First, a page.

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Credit Slips from Getting Sick?

posted by Melissa Jacoby

Everyone is talking about household medical debt this week. American Enterprise Institute Research Fellow Aparna Mathur has just issued a report finding that “nearly 27% of bankruptcy filings are a consequence of primarily medical debt” based on an analysis of data from the Panel Study of Income Dynamics. Meanwhile, over at the Center for American Progress, we can find the results of a poll in which 44% reported being worried about falling deeply into debt because of medical expenses – more than were worried about being hurt or killed in a terrorist attack or losing a home in a natural disaster.

Medical debt deserves a prominent place on the public's radar screen and on the research agenda of scholars from a variety of disciplines.  Still, a slight reframing of the problem is in order.  Incurrence of catastrophic medical expenses is a serious policy issue but a rather rare event.  Flowing far more commonly from medical problems is the incurrence of non-catastrophic (but still substantial) out-of-pocket health and incidental expenses coupled with income loss, various opportunity costs, and the price of credit used to smooth consumption when household savings are not up to the task.  It is this more subtle and complex combination that is heightening financial risk for many American households.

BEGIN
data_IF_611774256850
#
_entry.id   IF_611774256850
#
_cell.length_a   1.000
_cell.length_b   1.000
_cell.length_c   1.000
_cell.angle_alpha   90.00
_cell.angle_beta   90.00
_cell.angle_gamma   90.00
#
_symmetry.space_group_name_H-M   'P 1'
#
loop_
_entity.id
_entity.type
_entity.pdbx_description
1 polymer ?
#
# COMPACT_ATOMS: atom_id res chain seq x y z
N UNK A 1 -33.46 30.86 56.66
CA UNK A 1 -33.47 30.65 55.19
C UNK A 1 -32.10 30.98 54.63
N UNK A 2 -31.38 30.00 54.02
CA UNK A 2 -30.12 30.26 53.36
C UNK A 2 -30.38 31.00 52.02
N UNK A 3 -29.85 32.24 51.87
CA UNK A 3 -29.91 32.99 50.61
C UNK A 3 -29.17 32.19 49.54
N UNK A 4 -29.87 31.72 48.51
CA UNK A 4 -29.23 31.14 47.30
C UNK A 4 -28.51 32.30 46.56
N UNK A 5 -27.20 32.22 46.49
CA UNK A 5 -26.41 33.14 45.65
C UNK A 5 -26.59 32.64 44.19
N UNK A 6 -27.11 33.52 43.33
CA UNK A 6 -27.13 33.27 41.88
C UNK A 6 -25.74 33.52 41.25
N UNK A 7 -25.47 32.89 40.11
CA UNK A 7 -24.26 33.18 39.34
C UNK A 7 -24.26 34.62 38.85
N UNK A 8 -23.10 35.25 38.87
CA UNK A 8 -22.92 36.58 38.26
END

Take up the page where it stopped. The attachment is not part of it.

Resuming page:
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  • As a public service, the University of Illinois College of Law operates Bankr-L, an e-mail list on which bankruptcy professionals can exchange information. Bankr-L is administered by one of the Credit Slips bloggers, Professor Robert M. Lawless of the University of Illinois. Although Bankr-L is a free service, membership is limited only to persons with a professional connection to the bankruptcy field (e.g., lawyer, accountant, academic, judge). To request a subscription on Bankr-L, click here to visit the page for the list and then click on the link for "Subscribe." After completing the information there, please also send an e-mail to Professor Lawless ([email protected]) with a short description of your professional connection to bankruptcy. A link to a URL with a professional bio or other identifying information would be great.